Joy: That’s right. As you get further out the violence becomes more real but doesn’t leave a lasting mark. It’s all part of the dance. You’re meant to get a more visceral experience so the violence gets edgier and edgier. I remember going to Pamplona for the Running of the Bulls. Before the Running of the Bulls, they have the Running of the Cows — it’s a different part that nobody ever talks about because it’s just a bunch of cows running with no horns so you can’t get gored. It’s like the novice version. But for the people who go back to Pamplona who really come for the thrill, not only do they want to run with the actual bulls, but they want to wait for the last minute possible to start running because they want to feel like the bull is right on their back; they want the actual possibility of danger. So these people are thrill seekers who want to push the limit. So even though the environment is still safe they want to feel like it’s not.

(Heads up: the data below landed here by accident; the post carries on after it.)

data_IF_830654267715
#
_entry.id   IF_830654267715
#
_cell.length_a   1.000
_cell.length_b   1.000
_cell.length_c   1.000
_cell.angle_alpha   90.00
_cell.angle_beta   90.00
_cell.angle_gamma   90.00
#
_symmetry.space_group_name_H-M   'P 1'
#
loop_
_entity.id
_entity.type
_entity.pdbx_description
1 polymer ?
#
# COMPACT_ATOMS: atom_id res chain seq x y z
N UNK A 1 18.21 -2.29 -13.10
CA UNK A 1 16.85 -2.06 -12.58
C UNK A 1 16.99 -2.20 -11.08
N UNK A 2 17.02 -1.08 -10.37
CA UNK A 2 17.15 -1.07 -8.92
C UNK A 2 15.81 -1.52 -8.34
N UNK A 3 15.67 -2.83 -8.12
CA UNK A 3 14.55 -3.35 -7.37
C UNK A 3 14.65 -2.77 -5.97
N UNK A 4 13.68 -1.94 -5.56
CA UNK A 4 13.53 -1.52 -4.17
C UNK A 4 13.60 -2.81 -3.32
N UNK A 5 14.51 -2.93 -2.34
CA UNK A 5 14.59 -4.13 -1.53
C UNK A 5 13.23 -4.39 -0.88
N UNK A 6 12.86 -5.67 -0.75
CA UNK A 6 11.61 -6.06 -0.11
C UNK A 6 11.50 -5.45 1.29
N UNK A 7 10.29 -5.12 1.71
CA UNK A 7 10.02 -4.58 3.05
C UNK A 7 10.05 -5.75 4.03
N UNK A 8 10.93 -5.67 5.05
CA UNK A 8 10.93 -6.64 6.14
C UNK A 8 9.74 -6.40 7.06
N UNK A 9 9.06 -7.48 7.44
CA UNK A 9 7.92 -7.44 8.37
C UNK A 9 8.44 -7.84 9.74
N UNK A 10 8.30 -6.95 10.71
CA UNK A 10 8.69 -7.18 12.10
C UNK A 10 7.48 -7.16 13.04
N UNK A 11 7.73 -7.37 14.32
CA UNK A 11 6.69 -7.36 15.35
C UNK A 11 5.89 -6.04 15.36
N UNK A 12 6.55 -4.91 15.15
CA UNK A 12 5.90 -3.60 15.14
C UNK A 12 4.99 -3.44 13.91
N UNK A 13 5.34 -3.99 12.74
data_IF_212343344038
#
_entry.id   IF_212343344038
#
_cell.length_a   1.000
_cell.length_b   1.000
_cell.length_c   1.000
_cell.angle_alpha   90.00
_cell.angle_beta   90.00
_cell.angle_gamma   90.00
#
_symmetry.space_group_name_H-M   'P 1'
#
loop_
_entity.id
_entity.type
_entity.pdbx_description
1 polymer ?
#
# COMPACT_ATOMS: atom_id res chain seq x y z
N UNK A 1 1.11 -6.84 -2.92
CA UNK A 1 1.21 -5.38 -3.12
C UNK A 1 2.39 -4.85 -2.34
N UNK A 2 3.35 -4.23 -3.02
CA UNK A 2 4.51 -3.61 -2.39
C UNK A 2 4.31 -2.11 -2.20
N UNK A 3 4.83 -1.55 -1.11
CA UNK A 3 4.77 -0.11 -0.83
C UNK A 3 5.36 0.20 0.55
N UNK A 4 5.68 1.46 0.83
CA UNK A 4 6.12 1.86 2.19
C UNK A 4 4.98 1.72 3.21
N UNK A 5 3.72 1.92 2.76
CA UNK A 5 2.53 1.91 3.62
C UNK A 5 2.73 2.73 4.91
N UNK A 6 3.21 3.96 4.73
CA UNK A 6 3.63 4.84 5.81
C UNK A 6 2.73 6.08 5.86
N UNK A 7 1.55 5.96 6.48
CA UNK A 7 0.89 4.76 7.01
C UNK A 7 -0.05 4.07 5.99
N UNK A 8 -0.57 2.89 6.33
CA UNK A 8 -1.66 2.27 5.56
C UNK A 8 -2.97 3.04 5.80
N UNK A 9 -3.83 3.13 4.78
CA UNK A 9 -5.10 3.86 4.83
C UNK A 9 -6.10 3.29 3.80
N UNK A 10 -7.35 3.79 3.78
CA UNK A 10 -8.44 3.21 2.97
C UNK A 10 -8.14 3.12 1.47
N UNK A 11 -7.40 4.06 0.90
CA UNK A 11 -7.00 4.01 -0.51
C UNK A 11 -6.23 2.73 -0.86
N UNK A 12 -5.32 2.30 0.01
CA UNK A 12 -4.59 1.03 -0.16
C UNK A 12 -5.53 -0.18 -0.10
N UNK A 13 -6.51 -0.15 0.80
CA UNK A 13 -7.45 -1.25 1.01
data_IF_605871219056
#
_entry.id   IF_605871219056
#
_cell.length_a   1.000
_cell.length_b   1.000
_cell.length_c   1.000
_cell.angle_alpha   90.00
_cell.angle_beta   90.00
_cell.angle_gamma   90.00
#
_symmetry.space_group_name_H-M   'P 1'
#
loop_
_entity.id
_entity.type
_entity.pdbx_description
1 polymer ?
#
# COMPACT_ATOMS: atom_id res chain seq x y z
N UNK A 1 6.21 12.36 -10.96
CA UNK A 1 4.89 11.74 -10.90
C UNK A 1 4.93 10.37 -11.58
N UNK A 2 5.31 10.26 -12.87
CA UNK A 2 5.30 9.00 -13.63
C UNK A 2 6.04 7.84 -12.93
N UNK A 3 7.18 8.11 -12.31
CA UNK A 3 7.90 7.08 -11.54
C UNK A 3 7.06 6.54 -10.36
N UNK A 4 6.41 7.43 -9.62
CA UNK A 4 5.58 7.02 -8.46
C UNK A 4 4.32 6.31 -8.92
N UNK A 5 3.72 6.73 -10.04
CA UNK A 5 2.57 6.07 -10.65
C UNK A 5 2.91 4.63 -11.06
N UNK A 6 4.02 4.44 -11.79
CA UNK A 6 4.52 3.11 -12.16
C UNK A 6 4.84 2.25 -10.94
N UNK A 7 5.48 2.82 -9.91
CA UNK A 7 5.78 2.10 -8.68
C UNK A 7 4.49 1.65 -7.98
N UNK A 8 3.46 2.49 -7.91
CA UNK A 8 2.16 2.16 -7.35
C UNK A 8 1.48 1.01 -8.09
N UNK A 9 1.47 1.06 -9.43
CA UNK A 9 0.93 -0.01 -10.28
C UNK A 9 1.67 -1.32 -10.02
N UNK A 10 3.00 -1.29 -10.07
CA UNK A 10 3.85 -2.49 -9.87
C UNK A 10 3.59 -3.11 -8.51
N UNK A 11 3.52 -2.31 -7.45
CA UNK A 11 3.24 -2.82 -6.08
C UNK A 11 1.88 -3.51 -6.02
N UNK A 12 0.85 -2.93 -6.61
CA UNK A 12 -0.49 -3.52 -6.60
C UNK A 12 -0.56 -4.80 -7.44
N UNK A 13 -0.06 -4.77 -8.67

One of the “body shop” guys mentioned spending time in a virtual reality tank, which was intriguing. It made me wonder: How much is VR a part of this world?

Nolan: What we’re hinting at there, is that the Westworld park is for the folks in this world who are monied. For everyone else, you have an evolution of the VR that we’re already starting to see become more and more part of gaming; it’s the cheaper version. For the lower-paid techs, they can’t play in the park, but they can play in a virtual version of this world or any other. 

We have this scene between Dr. Ford and the Man in Black, which was cool to have an excuse to put Anthony Hopkins and Ed Harris together.

Nolan: It’s more about establishing that these two know each other. One thing I really liked about Tom Hanks’ character in Saving Private Ryan is he’s a solider and his men all speculate about who he is on the outside world. The idea [in Westworld is that] this is cosplay. It’s fantasy. You’re coming to this place putting on the mantel of a character in this world and we’re seeding the audience pieces of who Ed Harris’ character really is. He has has some longstanding business relationship with Ford and he’s clearly involved on some level with the park. We wanted the audience to do that math on what that relationship means and what their connection to one another is. And we love the idea of Ford literally intruding on the Man in Black’s gameplay and sitting down with him. It’s too delicious an opportunity to pass up.